I admit it – I’ve become obsessed over the past few days with the part that lipstick has played in divorce court.

A casual search of the historic Los Angeles Times unearthed about a dozen cases of divorce in which lipstick had a role.  I’ve covered two of them already this week. What I can’t figure out is if the men who came home to their wives smelling like a distillery and smeared with lipstick were simply clueless or if they wanted to be caught.

In 1935, the Le Roy Millers were a young couple married only eight months. Le Roy was a salesman who, according to his actress wife Dorothy, stayed out all night at least three times each week. 

Le Roy would come home with a lipstick stained collar and then clam up. He would refuse to divulge his whereabouts during the missing hours, and he became downright surly whenever Dorothy quizzed him.  Dorothy couldn’t rid herself of the lurid mind picture of Le Roy and some unknown cutie getting up close and personal.

Dorothy finally became so fed up with her husband’s antics that she headed for divorce court. She was accompanied by her friend, Eve Chutuk, who corroborated her testimony. 

Dorothy was granted a divorce.



 In 1955  Antoinette B. Grant, 29, a Dutch oil heiress filed suit against her psychiatrist husband Dr. Henry J. Grant, 42.  Mrs. Grant observed that she couldn’t believe that all of the lipstick marks on his clothing had come from grateful patients. She went on to say that ever since she’d started to voice her suspicions of Henry’s infidelity he had started accusing her of being mentally unstable.

Personally, I think that Henry must have been a fan of the 1944 film “Gaslight”.  In that movie Gregory (Charles Boyer) attempted to drive his wife Paula (Ingrid Bergman) mad. It didn’t work in the movie, and it wouldn’t work for Dr. Grant either.

In a vote of no confidence Antoinette consulted another psychiatrist who told her that she was fine, except for the stress caused by her failing marriage.

By September of 1955 the Grant’s divorce proceedings had heated up. Antoinette testified that her husband frequently called her a psychopath. According to Antoinette many of the couple’s quarrels were over money. Even though their combined incomes were more than $1000 a month, Henry permitted her a weekly allowance of only $70. With that measly sum she was supposed to run the household, including the wages of a twice-a-week maid.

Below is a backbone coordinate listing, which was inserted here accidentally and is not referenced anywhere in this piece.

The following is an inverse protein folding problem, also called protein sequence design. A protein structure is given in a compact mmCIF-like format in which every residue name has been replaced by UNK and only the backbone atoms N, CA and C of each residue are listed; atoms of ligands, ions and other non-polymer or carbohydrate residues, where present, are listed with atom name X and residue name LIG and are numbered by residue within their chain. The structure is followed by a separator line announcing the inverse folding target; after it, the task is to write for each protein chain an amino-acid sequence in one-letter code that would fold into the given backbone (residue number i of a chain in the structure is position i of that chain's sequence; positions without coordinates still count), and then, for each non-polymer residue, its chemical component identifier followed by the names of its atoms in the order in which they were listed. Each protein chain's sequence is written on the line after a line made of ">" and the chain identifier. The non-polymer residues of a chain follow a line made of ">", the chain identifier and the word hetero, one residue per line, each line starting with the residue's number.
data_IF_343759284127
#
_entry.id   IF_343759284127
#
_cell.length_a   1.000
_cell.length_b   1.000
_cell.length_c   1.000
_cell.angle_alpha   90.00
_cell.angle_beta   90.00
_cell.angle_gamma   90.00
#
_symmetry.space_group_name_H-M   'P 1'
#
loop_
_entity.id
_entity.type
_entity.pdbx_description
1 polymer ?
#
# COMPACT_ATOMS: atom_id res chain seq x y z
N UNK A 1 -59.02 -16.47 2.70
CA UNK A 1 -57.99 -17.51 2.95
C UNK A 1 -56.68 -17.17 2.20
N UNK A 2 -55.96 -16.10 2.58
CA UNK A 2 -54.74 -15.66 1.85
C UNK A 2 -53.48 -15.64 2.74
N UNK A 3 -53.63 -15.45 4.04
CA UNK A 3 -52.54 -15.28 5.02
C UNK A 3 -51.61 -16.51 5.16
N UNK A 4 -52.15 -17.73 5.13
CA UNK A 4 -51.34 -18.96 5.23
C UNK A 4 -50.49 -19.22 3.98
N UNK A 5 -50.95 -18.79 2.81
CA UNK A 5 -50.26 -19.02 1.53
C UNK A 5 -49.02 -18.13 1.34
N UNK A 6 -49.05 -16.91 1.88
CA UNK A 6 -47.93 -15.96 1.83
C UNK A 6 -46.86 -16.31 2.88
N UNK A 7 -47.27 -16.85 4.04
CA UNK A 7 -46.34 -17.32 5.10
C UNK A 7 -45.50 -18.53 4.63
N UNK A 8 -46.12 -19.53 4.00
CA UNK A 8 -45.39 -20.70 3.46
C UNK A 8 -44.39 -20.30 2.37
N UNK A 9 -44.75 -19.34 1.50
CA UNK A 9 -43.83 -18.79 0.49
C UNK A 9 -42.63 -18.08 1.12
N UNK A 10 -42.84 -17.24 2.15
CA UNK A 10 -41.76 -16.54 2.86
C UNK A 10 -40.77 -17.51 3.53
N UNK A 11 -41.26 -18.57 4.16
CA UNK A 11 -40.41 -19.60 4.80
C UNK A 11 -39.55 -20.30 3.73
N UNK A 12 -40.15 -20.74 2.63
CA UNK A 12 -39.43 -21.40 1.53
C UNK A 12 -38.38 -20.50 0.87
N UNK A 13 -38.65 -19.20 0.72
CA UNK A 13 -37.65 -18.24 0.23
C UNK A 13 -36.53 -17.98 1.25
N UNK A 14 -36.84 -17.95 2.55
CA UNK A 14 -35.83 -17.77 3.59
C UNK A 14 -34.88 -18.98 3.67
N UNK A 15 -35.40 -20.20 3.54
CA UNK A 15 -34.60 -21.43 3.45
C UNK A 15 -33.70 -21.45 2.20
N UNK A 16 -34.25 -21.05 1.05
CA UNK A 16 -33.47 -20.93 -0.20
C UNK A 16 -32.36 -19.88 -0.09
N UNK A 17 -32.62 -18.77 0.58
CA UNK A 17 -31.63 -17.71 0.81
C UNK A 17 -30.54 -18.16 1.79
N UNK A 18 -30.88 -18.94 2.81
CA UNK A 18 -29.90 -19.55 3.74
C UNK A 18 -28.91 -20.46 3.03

Henry responded to his wife’s pleas for more money by calling her irresponsible and then beating her. When Antoinette couldn’t, or wouldn’t, iron one of Henry’s shirts on demand he crushed a lit cigarette out on her neck. 

Hmm.  Sounds to me like Henry was the crazy one in the family. Physician, heal thyself!

Ultimately, Antoinette walked away with the house in Bel Air, a car, $70 a month in child support, and retained a trust fund which would pay her $6,000 per year.

As far as I’m concerned, Henry did much better than he deserved to – he got $16,000 in cash and a car.

Another marriage destroyed by that evil home wrecker, liptstick!



In the previous story from 1930, Mrs. Mildred J. Arnold discovered her husband’s infidelity by recognizing that a lipstick on her dressing table wasn’t her shade.

Twenty-seven years later lipstick traces were again the cause of a divorce. This time the woman was twenty-five year old Darla Hood (of “Our Gang” fame). 

If you’ve never seen any of the Our Gang shorts, shame on you — they are wonderful.  Darla played the neighborhood femme fatale (at four years old!). Here’s Darla stealing the hearts of the local boys. Who can blame them for being smitten. She’s adorable!

During the divorce hearing Darla revealed that her husband, thirty-threee year old insurance salesman Robert W. Decker, would often arrive home in the wee hours of the morning drunk and with lipstick smeared on his clothing.

Darla told Superior Judge Frederick F. Houser that one morning she “…got up and found him in the kitchen washing his shirt.” According to Robert he was trying to remove some red ink that he’d spilled on himself. Darla didn’t buy a word of his lame tale, and told him that  she was sick and tired of spending her evenings at home alone.  Robert’s response to Darla was that whatever he was doing was none of her business, then he shoved her to the floor.

The final showdown between the couple came after Robert had stayed out all night and Darla was unable to reach him by telephone. She was on a trip to San Francisco to promote one of her records, and she  and was frantic when she couldn’t locate her missing spouse. Darla testified that when she finally caught up with him,  “he asked me if I wanted a divorce, and I said I did. He said swell, go get it.”

Darla let Judge Houser know that she didn’t want any alimony. She explained that she was accustomed to taking care of herself — all she wanted was to be out of the marriage. Her decree was granted.

Oh, and the name of the song she was promoting — “Just Wanna Be Free”.


Ladies, if you think your man is cheating on you forget the GPS, and don’t hire a private investigator — check his clothes for lipstick smears. If the color on his shirt doesn’t match anything in your cosmetics case, you’ve got a problem. For instance, one of my favorite shades of lipstick is Twig by MAC. If my husband came home with traces of a screaming red lipstick on his collar he’d better be prepared with a darned good story.

Mrs. Mildred J. Arnold’s husband was tacky enough to entertain his blonde on the side in his wife’s very own boudoir! No wonder she was peeved.  Add his infidelity to the occasional beatings he administered to Mildred, and the fact that he frequently went to dances on his own and it’s no wonder Mrs. A. sued for a divorce.

 March 7, 1930